Australians are overweight a number of over-hyped names in the domestic small cap space and may want to consider switching some of their allocation to global small and mid cap equities, which offer a wider opportunity set and better value, according to a leading global equity manager.
Bell Asset Management Chief Investment Officer Ned Bell told Investor Daily while investors may be more comfortable in domestic small cap stocks, it was worth considering other opportunities further afield in North America and Europe.
“Aussie small cap stocks has been a great place for investing in the last couple of years, but in terms of where we sit today they are now more expensive than global stocks which to me makes no sense at all, because as much as there are some very high quality Aussie small caps there is very few of them, so they trade on these huge multiples,” Mr Bell said.
“But when you switch gears to global small and mid caps, most people have almost no exposure there. They might invest with some managers that can invest there but the reality is global small-mid caps makes up a tiny minority of the portfolio. There’s a logical case to be switching because A) they’re cheaper and B) the opportunity set is so much bigger, so that’s where you should be making a logical switch.”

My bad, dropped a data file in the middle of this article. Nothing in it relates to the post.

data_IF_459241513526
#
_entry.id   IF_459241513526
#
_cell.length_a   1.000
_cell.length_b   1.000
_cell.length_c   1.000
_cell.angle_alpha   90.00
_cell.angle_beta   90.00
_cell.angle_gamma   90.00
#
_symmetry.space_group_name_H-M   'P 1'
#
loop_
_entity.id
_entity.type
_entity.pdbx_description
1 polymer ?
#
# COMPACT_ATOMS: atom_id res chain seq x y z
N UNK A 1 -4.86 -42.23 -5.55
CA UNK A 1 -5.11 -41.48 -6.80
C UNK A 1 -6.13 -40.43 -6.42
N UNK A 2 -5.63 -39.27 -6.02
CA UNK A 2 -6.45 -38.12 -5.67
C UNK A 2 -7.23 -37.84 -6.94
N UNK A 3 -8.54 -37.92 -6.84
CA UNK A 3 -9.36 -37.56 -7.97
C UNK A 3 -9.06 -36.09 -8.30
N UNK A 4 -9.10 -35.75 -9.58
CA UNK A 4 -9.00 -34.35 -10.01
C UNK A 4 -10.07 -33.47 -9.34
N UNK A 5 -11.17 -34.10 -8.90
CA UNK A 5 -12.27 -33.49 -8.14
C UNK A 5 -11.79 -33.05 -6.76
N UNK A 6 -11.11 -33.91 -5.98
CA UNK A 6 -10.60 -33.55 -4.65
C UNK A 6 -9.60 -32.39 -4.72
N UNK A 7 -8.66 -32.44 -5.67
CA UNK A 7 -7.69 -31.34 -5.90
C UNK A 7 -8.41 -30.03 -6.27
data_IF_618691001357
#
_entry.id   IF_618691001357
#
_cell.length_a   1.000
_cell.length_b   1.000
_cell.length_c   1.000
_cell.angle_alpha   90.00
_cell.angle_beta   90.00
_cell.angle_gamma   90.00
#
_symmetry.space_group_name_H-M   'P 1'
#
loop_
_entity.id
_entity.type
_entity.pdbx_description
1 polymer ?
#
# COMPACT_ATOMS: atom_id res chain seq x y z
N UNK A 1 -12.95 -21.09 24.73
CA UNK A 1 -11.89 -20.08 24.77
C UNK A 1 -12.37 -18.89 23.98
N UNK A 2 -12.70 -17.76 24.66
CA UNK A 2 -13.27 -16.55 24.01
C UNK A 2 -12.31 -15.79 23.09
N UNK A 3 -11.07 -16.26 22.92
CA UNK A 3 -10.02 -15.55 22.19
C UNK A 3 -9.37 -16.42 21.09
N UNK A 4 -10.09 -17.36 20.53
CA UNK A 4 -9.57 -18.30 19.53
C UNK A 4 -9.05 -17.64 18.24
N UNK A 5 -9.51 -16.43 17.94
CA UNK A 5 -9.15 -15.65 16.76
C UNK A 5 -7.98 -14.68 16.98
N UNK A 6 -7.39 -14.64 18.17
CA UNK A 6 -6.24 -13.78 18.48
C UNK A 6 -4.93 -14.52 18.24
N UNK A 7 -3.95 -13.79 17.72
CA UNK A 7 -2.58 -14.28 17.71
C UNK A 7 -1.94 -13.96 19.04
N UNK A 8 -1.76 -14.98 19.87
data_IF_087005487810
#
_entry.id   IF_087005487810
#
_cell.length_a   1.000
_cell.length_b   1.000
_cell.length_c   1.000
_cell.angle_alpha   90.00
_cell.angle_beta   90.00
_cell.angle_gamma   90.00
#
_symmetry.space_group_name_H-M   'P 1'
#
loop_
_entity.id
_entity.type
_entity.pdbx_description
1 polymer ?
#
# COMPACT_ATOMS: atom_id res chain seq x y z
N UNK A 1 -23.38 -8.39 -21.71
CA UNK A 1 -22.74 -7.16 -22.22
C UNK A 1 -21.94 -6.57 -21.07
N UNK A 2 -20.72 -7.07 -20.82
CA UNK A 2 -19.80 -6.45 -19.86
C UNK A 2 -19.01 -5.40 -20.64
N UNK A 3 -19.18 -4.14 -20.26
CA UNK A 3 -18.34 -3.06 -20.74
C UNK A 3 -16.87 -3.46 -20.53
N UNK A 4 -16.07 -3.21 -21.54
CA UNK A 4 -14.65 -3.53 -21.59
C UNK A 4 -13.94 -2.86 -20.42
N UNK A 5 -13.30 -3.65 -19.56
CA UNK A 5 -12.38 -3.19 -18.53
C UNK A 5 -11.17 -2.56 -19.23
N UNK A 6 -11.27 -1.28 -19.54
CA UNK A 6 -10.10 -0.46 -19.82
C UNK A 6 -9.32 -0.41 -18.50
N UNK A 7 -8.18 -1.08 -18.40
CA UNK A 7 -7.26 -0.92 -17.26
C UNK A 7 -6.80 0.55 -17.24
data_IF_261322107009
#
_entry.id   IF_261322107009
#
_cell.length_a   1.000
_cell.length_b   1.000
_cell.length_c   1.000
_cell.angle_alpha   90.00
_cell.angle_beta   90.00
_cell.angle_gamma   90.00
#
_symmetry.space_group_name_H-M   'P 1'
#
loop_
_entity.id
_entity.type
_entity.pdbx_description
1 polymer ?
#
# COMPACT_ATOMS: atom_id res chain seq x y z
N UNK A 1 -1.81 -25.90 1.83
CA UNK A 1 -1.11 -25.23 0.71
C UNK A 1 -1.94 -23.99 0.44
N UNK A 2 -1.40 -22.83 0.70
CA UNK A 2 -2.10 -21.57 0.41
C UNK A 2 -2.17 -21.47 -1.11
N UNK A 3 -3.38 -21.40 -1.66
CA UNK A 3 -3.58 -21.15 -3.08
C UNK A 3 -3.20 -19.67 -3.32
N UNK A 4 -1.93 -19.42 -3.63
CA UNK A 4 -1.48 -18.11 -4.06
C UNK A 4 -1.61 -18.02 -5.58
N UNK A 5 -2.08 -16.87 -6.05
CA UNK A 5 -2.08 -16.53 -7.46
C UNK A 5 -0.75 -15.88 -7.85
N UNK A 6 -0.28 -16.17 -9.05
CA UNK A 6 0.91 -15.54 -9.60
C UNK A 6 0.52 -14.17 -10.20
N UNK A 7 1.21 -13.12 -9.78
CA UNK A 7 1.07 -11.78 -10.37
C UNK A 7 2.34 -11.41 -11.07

Mr Bell said global small and mid caps could provide investors with good diversification, particularly in terms of the low correlation to the global large cap sector which was dominated by technology stocks.
“From a sector exposure perspective it’s quite diverse, I think this is why it fits in so well with large cap, because it’s not all about tech, it’s not a one trick pony,” he said.
“You see great companies in the global healthcare space and industrial space and that’s what it comes back to, thinking about growth, so we look at companies in that space.”
Mr Bell said some of the manager’s current holdings in the global small and mid cap space included property group CBRE Richard Ellis, alternative asset manager Partners Group and outdoor lifestyle product group Yeti.
“The way I’d summarise it is the companies tend to be small, unique franchises that are generating capital and have a big runway of growth ahead of them,” he said.
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